Older windows had much smaller panes of glass, while newer windows – mass produced, shrinkwrapped, and shipped – have much larger panes of glass. And the whole idea of an operable window seems to have vanished, with many new homes having windows that don’t open at all. Gone with the casements and sliding mechanisms are the trim pieces that framed the window, giving it importance and place. If a stucco crew has the time, they may add a thickened band around the window, as a nod to the craftsmen of old. This just makes a window look cheap, and it looks even cheaper when tiny, thin strips of metal are glued onto the glass. These faux window muntins read as ‘cartoonish,’ not ‘historic.
Windows flush with the skin of the wall, huge panes of glass that are never opened, unshaded and unprotected from the elements, mere voids…any or all of these characteristics are clues to the age of a home, and the more of this, the less the house says “dwelling”. If you have an eye for historical architecture, these are painful to see, even if they serve their function. While old windows universally express view through their details, these new windows can express a certain blindness to craftsmanship and quality.
Building techniques have changed, forcing windows into modular dimensions and having simpler mechanisms. Often the frames themselves are now made out of vinyl, a triumph of petrochemical engineering. And they are forced out to the very outside face of the house, so they can be put on in a certain sequence with waterproofing.
Most of all, windows have been freed from their ventilatory functions by air conditioning; so in the eyes of the modern builder, the simpler to operate, and the cheaper to install, the better. The sum of all this is a fundamental change in our lifestyle; we live in tight, climate-controlled boxes, demanding million-dollar views, but not participating in the civic realm that allows these great views to occur.
This would all be fine, if windows were truly liberated from the drudgery of counterweights, the small glassmakers’ furnaces, rust and rot and all their old ills. If, once freed from these constraints, windows became more beautiful, and more integrated into their homes, then all of these changes would be blessings. But, alas, they too often fail to provide any sense of dwelling at all, and instead they bring a new home down. On big homes, windows are too often a place to save money; and they diminish a structure’s design and its taste.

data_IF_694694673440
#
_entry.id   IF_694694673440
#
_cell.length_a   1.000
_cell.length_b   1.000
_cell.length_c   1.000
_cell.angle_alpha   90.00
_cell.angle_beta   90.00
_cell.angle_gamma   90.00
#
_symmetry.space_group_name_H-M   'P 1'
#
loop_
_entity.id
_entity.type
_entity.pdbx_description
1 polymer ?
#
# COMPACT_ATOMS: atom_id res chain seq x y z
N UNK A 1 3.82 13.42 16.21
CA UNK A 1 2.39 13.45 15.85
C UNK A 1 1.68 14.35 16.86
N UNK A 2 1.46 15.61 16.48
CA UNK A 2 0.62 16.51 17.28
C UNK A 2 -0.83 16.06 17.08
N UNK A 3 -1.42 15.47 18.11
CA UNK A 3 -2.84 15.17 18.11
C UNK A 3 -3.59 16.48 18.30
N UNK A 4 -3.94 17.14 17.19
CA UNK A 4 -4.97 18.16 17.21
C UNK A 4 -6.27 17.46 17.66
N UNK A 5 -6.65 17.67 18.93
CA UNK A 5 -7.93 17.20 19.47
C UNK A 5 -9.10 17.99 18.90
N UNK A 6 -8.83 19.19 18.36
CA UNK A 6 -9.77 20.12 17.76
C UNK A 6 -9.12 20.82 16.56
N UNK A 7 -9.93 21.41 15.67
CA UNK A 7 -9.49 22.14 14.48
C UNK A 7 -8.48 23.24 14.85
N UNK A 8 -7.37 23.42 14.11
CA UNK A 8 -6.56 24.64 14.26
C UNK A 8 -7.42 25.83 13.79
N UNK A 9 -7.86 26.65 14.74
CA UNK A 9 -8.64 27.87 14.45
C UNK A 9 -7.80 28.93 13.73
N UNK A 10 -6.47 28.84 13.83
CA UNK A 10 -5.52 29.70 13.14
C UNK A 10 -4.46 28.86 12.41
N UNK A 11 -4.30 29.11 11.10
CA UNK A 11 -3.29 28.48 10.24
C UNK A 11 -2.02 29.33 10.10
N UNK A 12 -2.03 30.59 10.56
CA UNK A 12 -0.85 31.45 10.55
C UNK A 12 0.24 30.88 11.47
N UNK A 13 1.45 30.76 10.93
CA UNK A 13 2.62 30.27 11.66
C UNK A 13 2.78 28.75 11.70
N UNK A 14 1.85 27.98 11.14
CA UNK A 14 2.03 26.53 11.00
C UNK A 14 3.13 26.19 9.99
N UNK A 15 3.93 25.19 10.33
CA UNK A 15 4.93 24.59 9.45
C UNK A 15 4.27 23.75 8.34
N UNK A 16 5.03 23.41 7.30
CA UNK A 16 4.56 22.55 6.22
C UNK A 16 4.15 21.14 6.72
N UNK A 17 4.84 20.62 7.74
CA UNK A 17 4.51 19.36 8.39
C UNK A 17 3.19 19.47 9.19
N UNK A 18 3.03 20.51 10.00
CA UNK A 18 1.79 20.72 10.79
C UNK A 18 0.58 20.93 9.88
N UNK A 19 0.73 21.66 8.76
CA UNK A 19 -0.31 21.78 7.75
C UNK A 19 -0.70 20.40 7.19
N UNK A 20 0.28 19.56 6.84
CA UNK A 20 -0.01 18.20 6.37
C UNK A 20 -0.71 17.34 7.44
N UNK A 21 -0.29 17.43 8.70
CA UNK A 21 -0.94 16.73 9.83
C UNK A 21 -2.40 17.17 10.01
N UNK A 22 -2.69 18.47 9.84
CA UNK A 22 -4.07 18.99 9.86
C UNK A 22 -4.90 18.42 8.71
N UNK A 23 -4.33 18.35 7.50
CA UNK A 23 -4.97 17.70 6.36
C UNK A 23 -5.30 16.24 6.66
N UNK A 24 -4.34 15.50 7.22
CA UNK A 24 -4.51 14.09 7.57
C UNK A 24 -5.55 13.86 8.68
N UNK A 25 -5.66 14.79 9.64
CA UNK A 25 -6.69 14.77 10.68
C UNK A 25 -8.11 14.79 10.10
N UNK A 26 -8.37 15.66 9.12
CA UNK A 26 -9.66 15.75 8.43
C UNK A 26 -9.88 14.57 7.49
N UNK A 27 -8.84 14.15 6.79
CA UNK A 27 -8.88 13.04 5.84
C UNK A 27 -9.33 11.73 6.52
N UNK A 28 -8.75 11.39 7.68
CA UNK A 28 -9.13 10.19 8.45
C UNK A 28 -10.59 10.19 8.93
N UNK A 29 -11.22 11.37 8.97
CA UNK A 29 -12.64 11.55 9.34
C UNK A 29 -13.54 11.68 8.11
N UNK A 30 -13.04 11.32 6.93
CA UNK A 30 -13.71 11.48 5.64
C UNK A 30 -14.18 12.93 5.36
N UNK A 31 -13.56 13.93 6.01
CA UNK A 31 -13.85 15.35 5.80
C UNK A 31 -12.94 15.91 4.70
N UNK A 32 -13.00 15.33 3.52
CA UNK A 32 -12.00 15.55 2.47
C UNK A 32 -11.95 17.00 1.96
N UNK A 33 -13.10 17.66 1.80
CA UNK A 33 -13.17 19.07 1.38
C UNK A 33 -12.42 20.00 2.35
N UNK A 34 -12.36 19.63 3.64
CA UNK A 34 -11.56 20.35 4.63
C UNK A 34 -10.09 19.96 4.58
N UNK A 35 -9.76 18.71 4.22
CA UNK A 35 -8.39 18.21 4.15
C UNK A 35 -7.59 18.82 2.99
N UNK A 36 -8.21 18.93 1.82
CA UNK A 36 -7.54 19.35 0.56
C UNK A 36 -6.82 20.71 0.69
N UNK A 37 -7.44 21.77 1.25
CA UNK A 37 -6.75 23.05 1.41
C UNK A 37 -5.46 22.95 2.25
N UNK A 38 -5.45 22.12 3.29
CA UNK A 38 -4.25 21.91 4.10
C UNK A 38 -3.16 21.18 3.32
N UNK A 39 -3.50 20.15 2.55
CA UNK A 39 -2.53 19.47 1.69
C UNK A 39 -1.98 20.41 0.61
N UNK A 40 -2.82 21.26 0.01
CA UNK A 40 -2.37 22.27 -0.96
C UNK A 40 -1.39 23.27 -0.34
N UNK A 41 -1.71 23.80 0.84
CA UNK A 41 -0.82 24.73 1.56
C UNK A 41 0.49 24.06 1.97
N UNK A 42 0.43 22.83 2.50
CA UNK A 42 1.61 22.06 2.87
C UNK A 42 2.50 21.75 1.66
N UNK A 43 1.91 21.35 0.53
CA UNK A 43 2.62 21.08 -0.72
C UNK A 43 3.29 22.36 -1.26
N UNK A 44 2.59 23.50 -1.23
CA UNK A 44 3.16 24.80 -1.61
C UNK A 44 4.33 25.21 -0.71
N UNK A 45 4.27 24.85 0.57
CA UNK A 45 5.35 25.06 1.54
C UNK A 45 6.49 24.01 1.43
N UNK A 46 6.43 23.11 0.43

So, if you are cruising Winter Park and looking at newer homes, learn from the old homes what a window really is. If you are a homeowner contemplating windows, insist upon windows that are sized in proportion to the overall design of the house, not just the view that you might want to show off. Insist upon windows that are manufactured with some quality to them, that fit into the wall, not just mount on the face like a band-aid. Insist that the craftsmen who finish the wall around the window do so with thought about how to protect the opening – shutters, a lintel, or trim that has meaning and design to it, not just another empty stucco band. And let your window itself join the respectable collection of many windows here in historic Winter Park, where you have chosen to dwell.
Richard Reep is a board member of the Friends of Casa Feliz, the President of the Orlando Foundation for Architecture, and an Adjunct Professor, Growth Studies Department, Rollins College.